Hop Along on Songwriting, Turning Thirty, Getting Hit On at the Merch Table
"There are plenty of showbizzy scumbags out there,” says Hop Along's Frances Quinlan.
At 29, Frances Quinlan says she is coming to terms with her flaws.
“I’m really just beginning to realize how much of an idiot I was in the first half of my twenties,” says the singer and songwriter of Hop Along. “I cried when I turned twenty. I hope I never have that mindset again. At the time I thought I would be signed and touring, and I had none of those things, so I just sat at the kitchen table and wept. I’m excited to get out of my twenties. I’ve been telling people I’m thirty already.”
Quinlan and the band’s other members are in a van “somewhere in Arizona, about seven hours from Los Angeles,” where they kicked off a tour with Dr. Dog last week. In more than one sense, Hop Along is well on its way. Released last year, the Philadelphia band’s second album, Painted Shut, has landed on tons of critics' lists, lauded for its sharp storytelling and shuddering sonic power — guitar-driven music that seems to recall and mix up hallmark eras of rock: the cut-loose energy of punk, the angular noodling of math rock, the fuzzed-out, chiming melodies of emo.
Though it’s Quinlan who brings initial ideas to the group, she insists that “there’s nobody telling everybody what to do.” The bandmembers’ individual tastes range widely, she says, and all come to bear on finished songs. “I get sad when we get compared to the same thing over and over again,” she continues. “I want to stay engaged. I’m still thinking about the things that I could do differently with my voice.”
Which brings us to Quinlan’s spellbinding voice, the engine of Hop Along’s sound. Simultaneously as ragged, precise and ecstatic as the sensation of a stick-and-poke tattoo, Quinlan’s versatile vocals color her songs’ narratives with visceral emotion and unexpected turns.
When describing her performance, “people use the word ‘urgency’ a lot,” she says. “I appreciate urgency, but that’s not really the first thing I’m going for. Urgency means ‘What’s the quickest way I can get this across?’ I’d like to think of it more as ‘What’s the best way to get this across?’”
Although her current approach is based on intuition, Quinlan puts careful thought into her delivery. “Now I’m thinking there’s something I could do that would serve the melody more, if that makes sense. There’s so many things that I’m predisposed to doing in an emotive sense.
It’s so hard to sing quietly and emotively. There’s someone like Nick Drake and the quality and texture of that voice — I don’t know if I have that.”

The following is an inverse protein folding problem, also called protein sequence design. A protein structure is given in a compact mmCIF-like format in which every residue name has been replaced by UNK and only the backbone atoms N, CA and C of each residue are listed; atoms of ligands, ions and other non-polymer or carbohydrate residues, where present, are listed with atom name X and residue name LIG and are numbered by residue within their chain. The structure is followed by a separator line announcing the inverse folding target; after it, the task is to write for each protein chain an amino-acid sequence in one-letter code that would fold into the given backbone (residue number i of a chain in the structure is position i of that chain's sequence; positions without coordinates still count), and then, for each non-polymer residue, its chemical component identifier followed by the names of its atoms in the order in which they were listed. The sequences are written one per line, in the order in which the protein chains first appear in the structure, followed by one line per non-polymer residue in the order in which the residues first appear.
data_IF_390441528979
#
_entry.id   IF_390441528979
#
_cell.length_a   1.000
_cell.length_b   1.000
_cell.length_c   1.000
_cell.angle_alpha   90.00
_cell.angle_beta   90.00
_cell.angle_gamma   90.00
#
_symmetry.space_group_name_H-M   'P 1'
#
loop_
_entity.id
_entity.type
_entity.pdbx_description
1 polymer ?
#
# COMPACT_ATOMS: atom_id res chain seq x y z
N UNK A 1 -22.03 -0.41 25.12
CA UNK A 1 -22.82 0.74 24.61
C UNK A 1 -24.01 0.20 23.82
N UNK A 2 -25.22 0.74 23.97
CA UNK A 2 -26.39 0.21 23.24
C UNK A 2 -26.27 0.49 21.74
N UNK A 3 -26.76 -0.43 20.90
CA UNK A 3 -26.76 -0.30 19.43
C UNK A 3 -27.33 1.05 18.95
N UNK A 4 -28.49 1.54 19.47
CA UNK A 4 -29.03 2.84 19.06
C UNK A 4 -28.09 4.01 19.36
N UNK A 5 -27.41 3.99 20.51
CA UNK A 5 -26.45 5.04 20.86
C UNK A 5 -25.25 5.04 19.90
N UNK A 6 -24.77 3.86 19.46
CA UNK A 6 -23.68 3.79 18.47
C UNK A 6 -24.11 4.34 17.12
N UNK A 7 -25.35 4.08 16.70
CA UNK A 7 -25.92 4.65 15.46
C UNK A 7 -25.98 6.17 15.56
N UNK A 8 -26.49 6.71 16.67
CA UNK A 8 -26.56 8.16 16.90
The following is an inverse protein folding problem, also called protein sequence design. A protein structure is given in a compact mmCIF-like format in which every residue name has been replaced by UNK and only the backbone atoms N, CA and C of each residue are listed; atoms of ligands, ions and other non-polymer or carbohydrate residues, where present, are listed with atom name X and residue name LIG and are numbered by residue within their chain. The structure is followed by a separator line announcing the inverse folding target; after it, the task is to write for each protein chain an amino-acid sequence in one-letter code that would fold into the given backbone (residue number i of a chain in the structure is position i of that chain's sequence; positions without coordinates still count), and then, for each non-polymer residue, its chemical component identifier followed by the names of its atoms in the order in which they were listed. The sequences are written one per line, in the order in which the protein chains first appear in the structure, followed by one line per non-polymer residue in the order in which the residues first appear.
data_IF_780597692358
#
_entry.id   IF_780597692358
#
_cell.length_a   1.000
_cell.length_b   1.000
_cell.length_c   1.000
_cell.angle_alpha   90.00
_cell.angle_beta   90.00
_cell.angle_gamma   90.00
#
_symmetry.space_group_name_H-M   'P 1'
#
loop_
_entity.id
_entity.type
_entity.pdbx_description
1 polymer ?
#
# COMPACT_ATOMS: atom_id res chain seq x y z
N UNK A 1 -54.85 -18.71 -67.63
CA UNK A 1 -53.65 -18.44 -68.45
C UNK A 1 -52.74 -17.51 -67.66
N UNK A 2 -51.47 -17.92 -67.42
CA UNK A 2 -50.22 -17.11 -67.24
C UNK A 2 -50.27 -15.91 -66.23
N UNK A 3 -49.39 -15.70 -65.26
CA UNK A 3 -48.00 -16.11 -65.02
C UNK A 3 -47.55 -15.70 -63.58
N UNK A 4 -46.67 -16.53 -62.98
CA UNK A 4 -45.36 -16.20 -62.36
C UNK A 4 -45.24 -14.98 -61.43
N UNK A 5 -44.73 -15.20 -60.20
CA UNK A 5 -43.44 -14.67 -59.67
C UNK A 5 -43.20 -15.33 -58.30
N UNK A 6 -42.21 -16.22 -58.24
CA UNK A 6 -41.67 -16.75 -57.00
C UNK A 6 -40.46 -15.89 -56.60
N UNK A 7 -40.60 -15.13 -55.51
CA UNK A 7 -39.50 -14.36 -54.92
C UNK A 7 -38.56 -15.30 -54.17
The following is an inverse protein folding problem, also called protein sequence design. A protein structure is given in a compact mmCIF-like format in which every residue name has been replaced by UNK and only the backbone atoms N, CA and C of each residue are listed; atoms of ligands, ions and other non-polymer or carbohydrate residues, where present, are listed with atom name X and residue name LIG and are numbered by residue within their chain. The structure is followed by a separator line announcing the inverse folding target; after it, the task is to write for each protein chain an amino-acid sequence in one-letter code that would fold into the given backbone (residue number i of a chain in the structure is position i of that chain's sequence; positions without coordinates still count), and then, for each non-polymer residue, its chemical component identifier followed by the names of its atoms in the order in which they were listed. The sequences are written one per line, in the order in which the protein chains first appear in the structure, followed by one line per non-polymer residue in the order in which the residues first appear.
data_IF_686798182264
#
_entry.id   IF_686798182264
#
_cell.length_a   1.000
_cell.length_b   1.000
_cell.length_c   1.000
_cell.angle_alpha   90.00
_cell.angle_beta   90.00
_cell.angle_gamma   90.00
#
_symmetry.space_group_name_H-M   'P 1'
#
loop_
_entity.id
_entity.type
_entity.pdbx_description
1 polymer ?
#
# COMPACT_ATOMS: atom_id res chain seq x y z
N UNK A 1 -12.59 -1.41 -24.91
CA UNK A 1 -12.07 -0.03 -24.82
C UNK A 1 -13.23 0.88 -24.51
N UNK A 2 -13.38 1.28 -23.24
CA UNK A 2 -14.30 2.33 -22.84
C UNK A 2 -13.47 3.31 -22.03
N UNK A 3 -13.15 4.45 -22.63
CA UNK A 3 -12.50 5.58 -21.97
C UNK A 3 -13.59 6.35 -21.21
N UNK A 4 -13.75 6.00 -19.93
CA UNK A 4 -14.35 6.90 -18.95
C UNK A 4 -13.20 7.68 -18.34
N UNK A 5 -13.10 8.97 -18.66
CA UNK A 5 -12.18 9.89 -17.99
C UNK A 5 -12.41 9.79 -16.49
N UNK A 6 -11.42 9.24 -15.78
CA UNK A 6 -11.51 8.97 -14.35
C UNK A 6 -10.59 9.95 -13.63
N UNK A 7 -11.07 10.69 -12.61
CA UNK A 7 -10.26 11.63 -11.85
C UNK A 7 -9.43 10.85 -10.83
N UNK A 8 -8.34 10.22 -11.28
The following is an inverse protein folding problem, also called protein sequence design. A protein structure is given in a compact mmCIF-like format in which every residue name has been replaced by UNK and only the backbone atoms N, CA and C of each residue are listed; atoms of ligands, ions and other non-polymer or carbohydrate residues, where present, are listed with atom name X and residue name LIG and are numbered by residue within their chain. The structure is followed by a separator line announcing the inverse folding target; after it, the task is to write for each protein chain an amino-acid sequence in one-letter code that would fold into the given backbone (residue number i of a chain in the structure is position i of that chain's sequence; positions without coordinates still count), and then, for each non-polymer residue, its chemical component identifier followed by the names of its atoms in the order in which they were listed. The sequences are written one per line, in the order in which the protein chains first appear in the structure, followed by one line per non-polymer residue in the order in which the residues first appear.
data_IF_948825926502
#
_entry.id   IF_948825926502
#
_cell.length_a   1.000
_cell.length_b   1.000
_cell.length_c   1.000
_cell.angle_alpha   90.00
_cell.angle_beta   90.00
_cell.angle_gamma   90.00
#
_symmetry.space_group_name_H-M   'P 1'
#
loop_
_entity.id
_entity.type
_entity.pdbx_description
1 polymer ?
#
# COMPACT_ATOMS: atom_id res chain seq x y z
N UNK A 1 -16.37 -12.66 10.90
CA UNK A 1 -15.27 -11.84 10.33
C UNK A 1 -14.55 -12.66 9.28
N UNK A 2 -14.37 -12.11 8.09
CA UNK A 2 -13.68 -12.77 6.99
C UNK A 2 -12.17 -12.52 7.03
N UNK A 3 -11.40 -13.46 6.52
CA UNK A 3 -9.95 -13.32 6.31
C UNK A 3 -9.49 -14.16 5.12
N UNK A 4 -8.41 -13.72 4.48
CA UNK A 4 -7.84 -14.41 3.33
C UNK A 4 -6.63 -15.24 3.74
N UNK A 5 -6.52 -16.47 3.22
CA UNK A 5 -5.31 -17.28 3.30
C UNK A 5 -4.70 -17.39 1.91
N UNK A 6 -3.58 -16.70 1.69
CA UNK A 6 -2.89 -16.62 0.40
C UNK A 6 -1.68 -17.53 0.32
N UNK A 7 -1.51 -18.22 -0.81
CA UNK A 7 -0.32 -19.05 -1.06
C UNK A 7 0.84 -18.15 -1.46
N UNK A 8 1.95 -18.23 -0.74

It seems that Quinlan, who went to art school in Maryland and says she’d “probably be painting houses” if she wasn’t a musician, brings a fine artist’s suffering sensibility to her songwriting.
“It takes me forever to write,” she says. “Maybe I’ll have part of a pseudo-poem I wrote, but the phrase has to come off being sung. These days I probably have a riff first, then I’ve got to come up with a phrase and figure out if that phrase is worth expounding. It’s very boring. I have to be by myself for a long time to come up with something.”
The songs on Painted Shut tell memorable, off-kilter stories, including “Waitress,” wherein the title character deals with a vindictive customer who may have reason to be disgusted, and “Powerful Man,” in which the narrator observes a boy hit by his father.
“I want to be excited about what I’m saying,” Quinlan says on building songs around words. “I make sure they fit into some kind of melody, but in the beginning I’m usually squeezing as much as I can into a song in terms of a narrative. The hard part comes when I have to get rid of stuff and make the words fit the song better. That part is a big challenge for me.”
Fitting story and song together may contribute to Quinlan’s occasionally odd vocal phrasing, in which she changes tones or pauses mid-lyric. “Stopping for a second and letting there be a gap and [letting] something sink in...I think it takes a certain amount of trust — I have to build that with a song, trusting it. Saying, ‘That’s enough there.’ That’s a hard thing to admit: ‘Oh, this line I’ve been working on for months [is] not doing anything for this song.’”
Quinlan takes the same sharp eye she uses for her observant, probing lyrics and applies it to herself. She doesn’t seem to take the easy route, whether it’s songwriting or examining her complicity in ongoing iniquities. When asked whether she experiences sexism in the music industry, she replies, laughing, “Sure! But that happens when I just leave my house. It’s not isolated to music, in any sense, but in any business that’s predominantly male, there will be a guy exploiting his power, particularly toward people who he thinks are weaker than him. There are plenty of showbizzy scumbags out there.”
Does she feel that her role as frontwoman lends her some protection or makes her more vulnerable?
“I just feel kind of lonely,” she says. “Being the only woman in a band...my bandmates have total empathy for me, but they can’t know my experience. Sometimes I just wish there were more women in my life in the business. Sometimes you just need a level of understanding: ‘I know ’cause I’m there with you.’”
What would she tell her bandmates to help them be better allies?
“I think we’re all learning together,” she says. “Yeah, I’ve been hit on at the merch table. I don’t enjoy that so much. But I’ve only begun to realize my own sexism. The battle of privilege never goes away.”
Hop Along plays the Larimer Lounge on Thursday, February 11, with Strawberry Runners and Montoneros.
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